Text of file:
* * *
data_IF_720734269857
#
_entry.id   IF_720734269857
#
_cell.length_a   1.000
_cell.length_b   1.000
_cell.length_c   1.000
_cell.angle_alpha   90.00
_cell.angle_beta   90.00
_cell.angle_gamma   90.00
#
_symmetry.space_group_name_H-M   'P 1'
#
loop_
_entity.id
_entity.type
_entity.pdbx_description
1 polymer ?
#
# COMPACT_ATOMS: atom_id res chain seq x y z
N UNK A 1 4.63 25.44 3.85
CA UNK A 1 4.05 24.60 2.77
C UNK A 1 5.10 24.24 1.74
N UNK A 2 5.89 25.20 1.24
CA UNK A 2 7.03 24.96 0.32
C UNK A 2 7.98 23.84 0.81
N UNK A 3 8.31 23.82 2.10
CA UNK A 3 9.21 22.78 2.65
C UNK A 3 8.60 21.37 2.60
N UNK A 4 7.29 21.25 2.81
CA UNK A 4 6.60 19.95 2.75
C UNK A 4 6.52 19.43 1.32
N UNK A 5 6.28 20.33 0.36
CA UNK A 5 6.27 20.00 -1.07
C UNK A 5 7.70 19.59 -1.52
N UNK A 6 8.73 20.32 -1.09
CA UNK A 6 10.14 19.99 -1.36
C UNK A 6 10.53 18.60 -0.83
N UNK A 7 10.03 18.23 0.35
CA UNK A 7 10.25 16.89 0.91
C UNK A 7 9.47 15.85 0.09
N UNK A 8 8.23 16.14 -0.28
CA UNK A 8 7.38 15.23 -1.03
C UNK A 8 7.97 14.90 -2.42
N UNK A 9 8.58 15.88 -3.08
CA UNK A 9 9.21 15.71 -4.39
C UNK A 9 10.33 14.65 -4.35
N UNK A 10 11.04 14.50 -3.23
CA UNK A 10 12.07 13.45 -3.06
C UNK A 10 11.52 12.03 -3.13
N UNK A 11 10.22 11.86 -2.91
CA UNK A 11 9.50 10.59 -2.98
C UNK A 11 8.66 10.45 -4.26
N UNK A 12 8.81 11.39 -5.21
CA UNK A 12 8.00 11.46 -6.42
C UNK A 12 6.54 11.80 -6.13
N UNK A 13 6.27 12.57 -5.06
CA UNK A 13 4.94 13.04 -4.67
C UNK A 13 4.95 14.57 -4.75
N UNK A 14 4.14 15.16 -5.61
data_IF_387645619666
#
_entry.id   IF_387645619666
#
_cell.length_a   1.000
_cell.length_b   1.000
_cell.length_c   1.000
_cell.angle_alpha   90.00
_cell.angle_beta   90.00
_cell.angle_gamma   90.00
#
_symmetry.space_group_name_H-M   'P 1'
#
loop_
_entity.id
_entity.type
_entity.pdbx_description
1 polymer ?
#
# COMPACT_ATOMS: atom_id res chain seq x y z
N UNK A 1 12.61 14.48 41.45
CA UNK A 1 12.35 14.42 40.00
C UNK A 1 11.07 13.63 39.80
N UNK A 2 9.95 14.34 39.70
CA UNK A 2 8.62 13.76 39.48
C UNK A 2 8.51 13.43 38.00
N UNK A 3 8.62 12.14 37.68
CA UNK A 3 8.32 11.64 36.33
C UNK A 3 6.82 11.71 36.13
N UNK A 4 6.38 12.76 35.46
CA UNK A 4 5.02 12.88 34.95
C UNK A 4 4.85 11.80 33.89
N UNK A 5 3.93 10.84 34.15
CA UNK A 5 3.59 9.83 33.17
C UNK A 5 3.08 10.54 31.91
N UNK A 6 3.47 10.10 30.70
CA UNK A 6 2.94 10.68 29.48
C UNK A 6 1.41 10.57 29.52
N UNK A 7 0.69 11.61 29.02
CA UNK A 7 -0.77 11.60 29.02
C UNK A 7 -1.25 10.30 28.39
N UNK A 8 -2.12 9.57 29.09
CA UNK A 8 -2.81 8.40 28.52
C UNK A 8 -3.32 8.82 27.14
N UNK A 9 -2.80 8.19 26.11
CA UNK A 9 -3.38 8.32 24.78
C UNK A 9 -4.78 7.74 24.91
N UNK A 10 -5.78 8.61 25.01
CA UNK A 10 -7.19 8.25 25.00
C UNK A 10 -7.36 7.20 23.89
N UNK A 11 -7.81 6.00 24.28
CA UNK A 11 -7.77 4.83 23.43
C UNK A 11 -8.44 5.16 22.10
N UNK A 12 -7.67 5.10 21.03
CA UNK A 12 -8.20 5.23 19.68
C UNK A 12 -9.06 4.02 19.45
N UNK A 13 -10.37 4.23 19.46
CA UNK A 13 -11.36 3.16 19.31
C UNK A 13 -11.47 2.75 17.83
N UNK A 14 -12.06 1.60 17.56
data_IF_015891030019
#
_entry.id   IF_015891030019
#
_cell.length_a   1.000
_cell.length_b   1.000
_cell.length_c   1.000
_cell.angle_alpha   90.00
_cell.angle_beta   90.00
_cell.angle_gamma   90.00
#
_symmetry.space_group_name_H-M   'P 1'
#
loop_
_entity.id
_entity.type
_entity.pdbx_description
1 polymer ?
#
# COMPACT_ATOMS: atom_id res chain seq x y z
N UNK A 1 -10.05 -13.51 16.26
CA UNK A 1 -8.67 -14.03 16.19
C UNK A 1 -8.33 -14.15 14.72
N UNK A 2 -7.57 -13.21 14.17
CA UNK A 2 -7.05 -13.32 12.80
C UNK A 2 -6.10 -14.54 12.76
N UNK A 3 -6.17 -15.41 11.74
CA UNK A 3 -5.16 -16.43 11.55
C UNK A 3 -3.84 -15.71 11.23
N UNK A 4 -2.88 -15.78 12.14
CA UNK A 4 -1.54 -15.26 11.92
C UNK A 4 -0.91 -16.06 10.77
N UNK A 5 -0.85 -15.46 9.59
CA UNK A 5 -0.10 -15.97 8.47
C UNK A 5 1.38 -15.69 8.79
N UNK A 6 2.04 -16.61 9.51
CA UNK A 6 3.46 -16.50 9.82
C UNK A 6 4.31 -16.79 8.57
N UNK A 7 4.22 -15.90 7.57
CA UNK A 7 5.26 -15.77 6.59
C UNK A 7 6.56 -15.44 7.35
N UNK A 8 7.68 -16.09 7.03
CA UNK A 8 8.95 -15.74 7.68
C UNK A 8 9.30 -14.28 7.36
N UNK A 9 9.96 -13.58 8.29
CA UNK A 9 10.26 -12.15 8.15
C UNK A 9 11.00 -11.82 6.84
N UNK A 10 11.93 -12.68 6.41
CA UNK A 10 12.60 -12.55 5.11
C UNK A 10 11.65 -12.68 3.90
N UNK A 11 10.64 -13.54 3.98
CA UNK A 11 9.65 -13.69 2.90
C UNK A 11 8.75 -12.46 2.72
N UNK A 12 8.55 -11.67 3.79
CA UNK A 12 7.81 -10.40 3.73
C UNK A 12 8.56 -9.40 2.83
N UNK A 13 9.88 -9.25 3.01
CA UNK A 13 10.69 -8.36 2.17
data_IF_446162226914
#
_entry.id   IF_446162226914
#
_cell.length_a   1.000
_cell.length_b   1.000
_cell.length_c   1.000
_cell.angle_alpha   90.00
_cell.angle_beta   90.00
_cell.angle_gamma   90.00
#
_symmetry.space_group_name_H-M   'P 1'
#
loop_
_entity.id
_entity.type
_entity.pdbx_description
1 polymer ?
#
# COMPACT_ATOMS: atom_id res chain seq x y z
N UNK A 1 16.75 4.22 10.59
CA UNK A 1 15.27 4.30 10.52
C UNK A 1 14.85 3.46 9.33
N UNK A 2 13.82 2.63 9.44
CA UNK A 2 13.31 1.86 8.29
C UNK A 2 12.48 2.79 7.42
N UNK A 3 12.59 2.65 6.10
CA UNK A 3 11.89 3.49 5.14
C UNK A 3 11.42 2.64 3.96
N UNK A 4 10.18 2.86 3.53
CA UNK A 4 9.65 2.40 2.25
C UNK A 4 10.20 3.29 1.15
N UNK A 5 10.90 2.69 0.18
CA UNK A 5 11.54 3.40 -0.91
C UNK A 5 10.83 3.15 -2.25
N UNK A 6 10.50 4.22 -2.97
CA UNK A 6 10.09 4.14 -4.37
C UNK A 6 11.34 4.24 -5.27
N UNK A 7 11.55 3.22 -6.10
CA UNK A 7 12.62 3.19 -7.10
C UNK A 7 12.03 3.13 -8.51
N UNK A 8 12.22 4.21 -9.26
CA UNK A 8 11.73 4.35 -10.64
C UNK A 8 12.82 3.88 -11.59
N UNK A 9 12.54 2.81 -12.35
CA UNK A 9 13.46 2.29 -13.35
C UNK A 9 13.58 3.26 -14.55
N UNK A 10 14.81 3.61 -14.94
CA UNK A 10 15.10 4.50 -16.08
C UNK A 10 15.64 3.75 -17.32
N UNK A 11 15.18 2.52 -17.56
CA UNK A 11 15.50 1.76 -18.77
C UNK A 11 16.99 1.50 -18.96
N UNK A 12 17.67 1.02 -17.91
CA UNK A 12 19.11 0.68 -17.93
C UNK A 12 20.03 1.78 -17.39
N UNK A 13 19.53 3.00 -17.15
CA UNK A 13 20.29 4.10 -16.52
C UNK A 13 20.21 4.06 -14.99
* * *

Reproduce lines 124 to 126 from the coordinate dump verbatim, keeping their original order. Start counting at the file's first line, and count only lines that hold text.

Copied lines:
#
_cell.length_a   1.000
_cell.length_b   1.000